“Why, oh why, does it look like a kite?!?”
If you ever tried to loom knit a mitered square just by converting the needle knit pattern you may have screamed the same thing when you finished.
There’s a reason why sometimes a mitered square done on a loom comes out perfectly and sometimes it doesn’t.
What is a mitered square?
Traditional mitered squares are created by casting on two sides of the square. Then as you work in garter stitch you decrease in the middle of every other row causing the two sides to pull in toward each other along the center diagonal. You continue decreasing until you have one stitch left then finish off at the corner.
It’s an amazing design when worked in stripes (as you’ll see later on) because the stripes change direction.
Why can’t I just translate a needle knit pattern?
In needle knitting garter stitch means you knit every row. That means you’re always working the same stitch for the whole project. All your knit stitches will be the same size as long as you keep your tension consistent.
However, on a knitting loom you work garter stitch by knitting one row and purling the next. You are making two unique stitches that may or may not be the same size (width and height). And we can’t ignore that there are multiple versions of the knit stitch to choose from giving you even more size differences.
This is why sometimes a loom knit mitered square is an actual square and sometimes it looks a kite and arrowhead and sickly manta ray.
So, how do I solve the issue?
Years ago on a loom knitting discussion board I came across a conversation that addressed this problem and how to fix it. Brenda Myers and Denise Layman were instrumental in analyzing the underlying issues and working out the math to figure out a solution.
This calculator builds on their early work. I used Brenda’s formula for calculating the ratio I needed to work out a mitered square. Then my brain flipped the numbers all around and I ended up with a shape that was nothing like a square.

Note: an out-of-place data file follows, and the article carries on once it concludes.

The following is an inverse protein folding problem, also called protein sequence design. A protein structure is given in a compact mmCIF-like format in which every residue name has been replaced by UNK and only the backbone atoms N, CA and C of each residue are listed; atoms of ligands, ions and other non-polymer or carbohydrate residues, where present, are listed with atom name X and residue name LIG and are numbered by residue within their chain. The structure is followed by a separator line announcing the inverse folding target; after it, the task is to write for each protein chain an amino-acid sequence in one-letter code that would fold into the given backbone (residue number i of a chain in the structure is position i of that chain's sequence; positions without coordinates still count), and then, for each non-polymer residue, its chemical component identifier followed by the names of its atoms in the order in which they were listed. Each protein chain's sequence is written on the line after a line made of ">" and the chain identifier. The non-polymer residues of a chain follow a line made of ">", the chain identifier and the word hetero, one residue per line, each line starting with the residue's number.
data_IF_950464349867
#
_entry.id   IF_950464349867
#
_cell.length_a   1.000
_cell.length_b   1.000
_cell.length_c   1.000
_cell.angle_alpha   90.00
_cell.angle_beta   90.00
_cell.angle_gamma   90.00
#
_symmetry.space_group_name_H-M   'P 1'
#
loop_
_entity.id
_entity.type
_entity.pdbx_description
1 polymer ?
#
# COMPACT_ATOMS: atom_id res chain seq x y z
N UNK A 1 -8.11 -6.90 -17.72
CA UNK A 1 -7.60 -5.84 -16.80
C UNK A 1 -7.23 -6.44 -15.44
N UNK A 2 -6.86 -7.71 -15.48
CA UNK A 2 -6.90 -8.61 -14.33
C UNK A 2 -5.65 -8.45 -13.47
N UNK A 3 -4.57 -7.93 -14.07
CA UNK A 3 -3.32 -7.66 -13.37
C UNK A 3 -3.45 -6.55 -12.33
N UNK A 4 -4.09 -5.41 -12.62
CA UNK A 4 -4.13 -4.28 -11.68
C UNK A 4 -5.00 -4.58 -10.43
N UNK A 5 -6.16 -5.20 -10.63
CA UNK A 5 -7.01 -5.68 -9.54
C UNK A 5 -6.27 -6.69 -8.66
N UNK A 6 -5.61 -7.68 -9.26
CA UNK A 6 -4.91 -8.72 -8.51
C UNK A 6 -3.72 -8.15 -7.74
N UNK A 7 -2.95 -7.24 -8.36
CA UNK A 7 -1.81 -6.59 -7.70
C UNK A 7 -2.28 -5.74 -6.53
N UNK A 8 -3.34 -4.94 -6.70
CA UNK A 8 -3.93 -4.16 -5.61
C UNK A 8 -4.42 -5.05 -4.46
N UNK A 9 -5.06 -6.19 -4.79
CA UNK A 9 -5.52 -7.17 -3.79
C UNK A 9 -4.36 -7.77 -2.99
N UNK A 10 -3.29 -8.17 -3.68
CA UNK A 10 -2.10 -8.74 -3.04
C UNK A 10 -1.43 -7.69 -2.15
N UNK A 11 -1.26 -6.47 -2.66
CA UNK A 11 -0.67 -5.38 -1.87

Then I called my math whiz, Joann.
She took the formula and tested it to come up with a way to provide you with the correct pattern without you having to process (or even understand) the math yourself.
How accurate is the calculator?
Is it a total customized pattern? Well, no. But I found after much testing with various yarns and looms that the size ratio fit into one of 3 groups.
Because of that I wrote 3 different patterns each spacing out the decreases differently. You personal tension will fit into one of the pattern ranges and I am confident that you will be able to loom knit an actual square. It may vary slightly, but with some light blocking it’s square and not an odd shape.
What do I need to use the calculator?
The calculator uses measurements from a small swatch. (I know, I know. Nobody likes swatching.)
Loom knit a small swatch in garter stitch using the loom and yarn for your project. Make sure you use the same knit stitch you plan to use for your final project. You swatch should be at least 4-6″ wide and long. You don’t need to bind off unless you want to. I cut my working yarn long and just pulled it through all the stitches on my pegs.
Next, give that swatch a workout! Pull it in several directions and shake it out to allow the stitches to relax. You do not want to measure your swatch right off the loom.
Then, measure the width and length of your swatch along with the total number of stitches and rows (not counting the cast on/bind off) and enter those into the calculator. Measure to the nearest 1/8″ (or mm if using metric).
Lastly, enter the size you want your finished square.
The calculator will tell you how many stitches to cast on and which of the 3 patterns of the Loom Knit Traditional Mitered Square pattern you should use.
Don’t worry I have a handy video at the bottom of the page to walk you through.
Loom Knit Mitered Square Patterns
How to use the Loom Knit Mitered Square Calculator:
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Tuesday 11th of August 2020
Just starting to learn loom knitting your video are very helpful thank you.